The next generation of operating systems and software applications will scale new heights of capability, sophistication and complexity. Today, we call these breakthroughs expert systems, machine learning agents, or even artificial intelligence.
Though their names may change over the coming decades, one question remains. Many voices, within and outside the industry, are asking whether we are approaching a singularity - a time when our computers are cleverer than us.
In recent years, our understanding of machine intelligence has grown exponentially. There has been a parallel explosion in the science of our own human intelligence. Will there be a race between silicon circuits and biological neurons?
Cognitive neuroscientists and biogeneticists have begun to appreciate that the challenges of designing software systems - and the appreciation of complexity that coding brings - could help shed light on their research.
Chemists, endocrinologists, and immunologists have joined in this convergence of thinking, as the leaders in all these fields have begun to realise that learning, thinking, intelligence and consciousness are not just functions of the brain and mind in isolation, but an integral part of the entire nervous system.
Even the gut has recently emerged as a surprisingly powerful information processor. Information is the raw material of computers and brains. Intelligence concerns how both these systems process that information. So, what can programmers and cognitive neuroscientists learn from each other about information and intelligence?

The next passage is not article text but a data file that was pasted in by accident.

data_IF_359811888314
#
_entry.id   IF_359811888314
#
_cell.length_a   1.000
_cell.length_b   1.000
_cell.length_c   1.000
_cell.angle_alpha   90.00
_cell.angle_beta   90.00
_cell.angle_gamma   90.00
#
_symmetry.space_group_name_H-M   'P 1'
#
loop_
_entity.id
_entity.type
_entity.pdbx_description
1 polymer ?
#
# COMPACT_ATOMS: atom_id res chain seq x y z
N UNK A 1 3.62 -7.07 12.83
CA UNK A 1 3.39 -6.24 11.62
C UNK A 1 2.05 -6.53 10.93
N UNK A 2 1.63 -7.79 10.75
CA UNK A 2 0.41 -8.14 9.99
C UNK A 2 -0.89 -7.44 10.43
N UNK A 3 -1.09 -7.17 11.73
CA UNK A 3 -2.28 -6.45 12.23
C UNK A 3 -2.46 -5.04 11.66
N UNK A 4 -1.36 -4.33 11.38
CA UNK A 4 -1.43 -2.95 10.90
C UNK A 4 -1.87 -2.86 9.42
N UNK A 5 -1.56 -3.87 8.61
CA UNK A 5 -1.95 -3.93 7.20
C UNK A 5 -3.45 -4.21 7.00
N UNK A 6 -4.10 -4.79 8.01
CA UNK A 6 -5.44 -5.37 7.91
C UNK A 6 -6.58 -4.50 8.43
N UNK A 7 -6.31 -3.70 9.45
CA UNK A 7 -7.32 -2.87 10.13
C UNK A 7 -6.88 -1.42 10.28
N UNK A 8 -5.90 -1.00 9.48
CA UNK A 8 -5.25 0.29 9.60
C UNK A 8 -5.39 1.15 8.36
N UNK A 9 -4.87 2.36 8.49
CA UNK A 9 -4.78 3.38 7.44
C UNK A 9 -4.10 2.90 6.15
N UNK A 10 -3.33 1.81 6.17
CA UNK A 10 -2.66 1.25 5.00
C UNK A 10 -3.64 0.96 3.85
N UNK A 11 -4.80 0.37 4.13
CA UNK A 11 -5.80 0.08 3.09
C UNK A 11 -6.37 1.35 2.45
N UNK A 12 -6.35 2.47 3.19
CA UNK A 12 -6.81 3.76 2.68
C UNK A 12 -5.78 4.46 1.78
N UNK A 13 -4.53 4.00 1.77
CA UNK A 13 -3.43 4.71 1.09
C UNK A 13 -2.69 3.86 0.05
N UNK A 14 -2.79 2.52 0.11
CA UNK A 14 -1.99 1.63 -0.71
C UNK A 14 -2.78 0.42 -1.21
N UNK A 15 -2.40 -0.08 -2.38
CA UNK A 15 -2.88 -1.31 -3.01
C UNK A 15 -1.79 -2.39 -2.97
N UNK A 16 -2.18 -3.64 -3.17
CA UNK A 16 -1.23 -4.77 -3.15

The origins of human intelligence are buried deep in our evolutionary past. We are born with a nervous system comprising of neurons. About half are in the brain; others link our muscles, organs and sensory receptors. Streams of electrochemical signals control and coordinate many of the background functions, like breathing and digestion, that keep us alive.
These extended ‘autonomic’ functions bear a strong resemblance to the ‘operating systems’ we have designed for our computers. Intelligence emerged as how the mind processes the information from sensory organs monitoring the world.
The more intelligent an organism, the greater the complexity with which it can respond to internal and external cues to beat the competition. It can be argued that intelligence was, and still is, the central product and driver of evolution.
A key component of intelligence is memory. We are just beginning to understand how the brain grows its massive neural memory banks. When we are born we can do almost nothing, but can learn to do almost anything. A baby can hear and make sounds but must learn every single word.